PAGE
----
Australian scientists closer to building silicon-based quantum computer

A group of Australian scientists are close to implementing the basic building blocks required to create a quantum computer, but by using silicon rather than atoms electromagnetically suspended in a vacuum.
Written by Michael Lee, Contributor

Researchers at the University of New South Wales (UNSW) are almost at the point of perfecting their technique of implementing quantum bits — or qubits — in silicon atoms.

Qubits form the building blocks for quantum computers of the future, storing information in quantum states, the equivalent of our current digital 1s and 0s. In order to be of any use, however, the qubits need to have a high degree of accuracy, with researchers being able to retrieve values that they might "write" using a qubit.

At the moment, the benchmark for the perfect qubit is one that uses "Ion Trap" technology — a single atom that has been isolated within an electromagnetic trap inside a vacuum chamber. The significance of this technology won its researchers Serge Haroche and David J Wineland the 2012 Nobel Prize in Physics.

The research carried out by UNSW scientists, however, takes this potentially a step closer by implementing a qubit using the nucleus of a single silicon atom — about one millionth the size of the whole atom. This should, theoretically, make it much simpler to connect to existing silicon-based technology.

"Our nuclear spin qubit operates at a similar level of accuracy [as Ion Trap technology], but it's not in a vacuum chamber — it's in a silicon chip that can be wired up and operated electrically like normal integrated circuits," associate professor Andrea Morello from UNSW's School of Electrical Engineering and Telecommunications said in a statement.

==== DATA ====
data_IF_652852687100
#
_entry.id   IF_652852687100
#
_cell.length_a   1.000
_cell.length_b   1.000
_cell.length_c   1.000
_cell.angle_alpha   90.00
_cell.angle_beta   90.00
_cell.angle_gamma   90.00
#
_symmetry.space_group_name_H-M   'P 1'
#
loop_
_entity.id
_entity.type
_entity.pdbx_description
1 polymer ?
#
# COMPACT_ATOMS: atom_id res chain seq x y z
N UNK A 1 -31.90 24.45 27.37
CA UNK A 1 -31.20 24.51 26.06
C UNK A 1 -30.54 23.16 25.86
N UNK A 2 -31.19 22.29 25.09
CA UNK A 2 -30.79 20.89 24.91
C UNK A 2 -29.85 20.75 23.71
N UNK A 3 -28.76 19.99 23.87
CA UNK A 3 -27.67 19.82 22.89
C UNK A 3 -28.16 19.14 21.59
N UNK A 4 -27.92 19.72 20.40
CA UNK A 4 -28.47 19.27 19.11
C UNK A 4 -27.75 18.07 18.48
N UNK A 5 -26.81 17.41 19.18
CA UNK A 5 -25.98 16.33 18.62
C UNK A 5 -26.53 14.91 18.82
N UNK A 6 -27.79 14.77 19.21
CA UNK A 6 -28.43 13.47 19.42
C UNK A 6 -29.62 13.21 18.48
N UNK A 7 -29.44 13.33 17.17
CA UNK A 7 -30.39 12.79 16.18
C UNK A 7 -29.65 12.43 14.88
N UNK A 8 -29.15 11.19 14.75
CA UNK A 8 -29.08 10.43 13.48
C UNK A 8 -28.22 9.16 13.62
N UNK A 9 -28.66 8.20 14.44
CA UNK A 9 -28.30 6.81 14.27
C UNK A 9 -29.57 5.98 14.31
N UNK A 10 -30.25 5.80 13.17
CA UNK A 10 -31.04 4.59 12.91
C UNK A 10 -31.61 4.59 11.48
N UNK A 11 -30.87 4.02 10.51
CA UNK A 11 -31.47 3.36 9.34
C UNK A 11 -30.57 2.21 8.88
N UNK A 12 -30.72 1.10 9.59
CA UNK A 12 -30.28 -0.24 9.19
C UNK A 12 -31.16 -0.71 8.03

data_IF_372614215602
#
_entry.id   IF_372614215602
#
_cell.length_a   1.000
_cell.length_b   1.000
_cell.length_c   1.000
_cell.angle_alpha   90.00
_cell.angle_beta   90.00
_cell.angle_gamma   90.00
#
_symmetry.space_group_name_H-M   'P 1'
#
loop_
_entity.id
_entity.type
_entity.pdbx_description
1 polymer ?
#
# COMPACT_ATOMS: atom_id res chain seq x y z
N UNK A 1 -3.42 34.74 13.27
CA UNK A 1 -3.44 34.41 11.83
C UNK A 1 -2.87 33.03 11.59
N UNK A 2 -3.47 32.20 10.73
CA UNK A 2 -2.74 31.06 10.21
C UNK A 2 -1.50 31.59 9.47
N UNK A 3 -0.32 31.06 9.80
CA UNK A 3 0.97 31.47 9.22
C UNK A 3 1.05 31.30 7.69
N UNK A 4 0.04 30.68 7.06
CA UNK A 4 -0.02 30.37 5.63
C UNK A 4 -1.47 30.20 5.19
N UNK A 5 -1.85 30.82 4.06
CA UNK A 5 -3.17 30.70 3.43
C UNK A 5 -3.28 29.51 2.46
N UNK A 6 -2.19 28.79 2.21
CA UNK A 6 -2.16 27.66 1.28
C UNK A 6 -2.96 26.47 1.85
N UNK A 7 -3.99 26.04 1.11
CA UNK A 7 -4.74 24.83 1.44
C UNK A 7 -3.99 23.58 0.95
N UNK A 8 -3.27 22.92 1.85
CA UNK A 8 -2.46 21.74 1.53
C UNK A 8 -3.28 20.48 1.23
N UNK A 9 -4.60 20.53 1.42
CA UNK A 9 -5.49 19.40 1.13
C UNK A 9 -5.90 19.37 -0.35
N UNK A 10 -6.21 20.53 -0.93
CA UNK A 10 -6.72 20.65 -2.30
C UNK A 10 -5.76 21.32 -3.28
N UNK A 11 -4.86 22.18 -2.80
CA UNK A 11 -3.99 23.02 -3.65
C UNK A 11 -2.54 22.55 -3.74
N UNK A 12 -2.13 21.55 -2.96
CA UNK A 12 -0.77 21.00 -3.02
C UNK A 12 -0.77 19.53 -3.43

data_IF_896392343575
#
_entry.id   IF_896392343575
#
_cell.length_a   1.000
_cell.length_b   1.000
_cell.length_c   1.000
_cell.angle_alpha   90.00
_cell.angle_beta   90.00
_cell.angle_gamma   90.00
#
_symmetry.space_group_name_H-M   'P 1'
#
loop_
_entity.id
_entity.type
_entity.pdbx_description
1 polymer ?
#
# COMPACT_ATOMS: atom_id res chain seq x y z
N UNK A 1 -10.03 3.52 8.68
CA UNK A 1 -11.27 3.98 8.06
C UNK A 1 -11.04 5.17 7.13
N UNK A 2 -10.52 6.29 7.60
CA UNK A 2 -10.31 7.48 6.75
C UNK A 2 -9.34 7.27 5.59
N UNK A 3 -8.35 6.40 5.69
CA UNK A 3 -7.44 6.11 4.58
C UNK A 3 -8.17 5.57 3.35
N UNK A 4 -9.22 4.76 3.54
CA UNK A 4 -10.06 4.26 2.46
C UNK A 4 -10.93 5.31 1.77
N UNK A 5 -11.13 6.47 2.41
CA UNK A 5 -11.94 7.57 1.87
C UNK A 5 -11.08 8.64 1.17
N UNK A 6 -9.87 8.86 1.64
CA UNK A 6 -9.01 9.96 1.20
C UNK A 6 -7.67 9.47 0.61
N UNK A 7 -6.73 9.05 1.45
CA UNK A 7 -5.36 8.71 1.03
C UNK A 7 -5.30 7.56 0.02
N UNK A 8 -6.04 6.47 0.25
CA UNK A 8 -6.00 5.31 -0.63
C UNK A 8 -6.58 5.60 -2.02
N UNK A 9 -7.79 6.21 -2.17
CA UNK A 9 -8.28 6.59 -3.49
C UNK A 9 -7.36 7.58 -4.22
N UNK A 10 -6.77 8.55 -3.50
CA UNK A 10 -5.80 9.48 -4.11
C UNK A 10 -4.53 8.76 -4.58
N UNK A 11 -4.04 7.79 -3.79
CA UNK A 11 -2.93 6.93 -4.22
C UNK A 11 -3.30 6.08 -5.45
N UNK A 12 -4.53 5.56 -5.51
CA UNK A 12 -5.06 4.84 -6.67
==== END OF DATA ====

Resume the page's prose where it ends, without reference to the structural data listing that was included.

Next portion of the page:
"Silicon is the dominant material in the microelectronics industry, which means our qubit is more compatible with existing industry technology and is more easily scalable."

Choosing to use the nucleus of the atom brings its own challenges, such as making it harder to measure, according to Morello's PhD student Jarryd Pla, but it also significantly reduces any interference from the "outside world".

"Our nuclear spin qubit can store information for longer times and with greater accuracy. This will greatly enhance our ability to carry out complex quantum calculations once we put many of these qubits together," Pla said.

Combining qubits is one of the next focuses for the research group. By using more of the basic building blocks together, researchers should be able to form logic gates, the equivalent of basic AND, OR, XOR, and NOT transistors used in computing to form complex integrated circuits.

If the research results in a functional quantum computer being built, such applications could include significant benefits to finance and healthcare industries as database searches, financial simulations, and the atomic modelling of biological systems becomes near instantaneous. On the other hand, it would also make it trivial to crack most forms of modern encryption.

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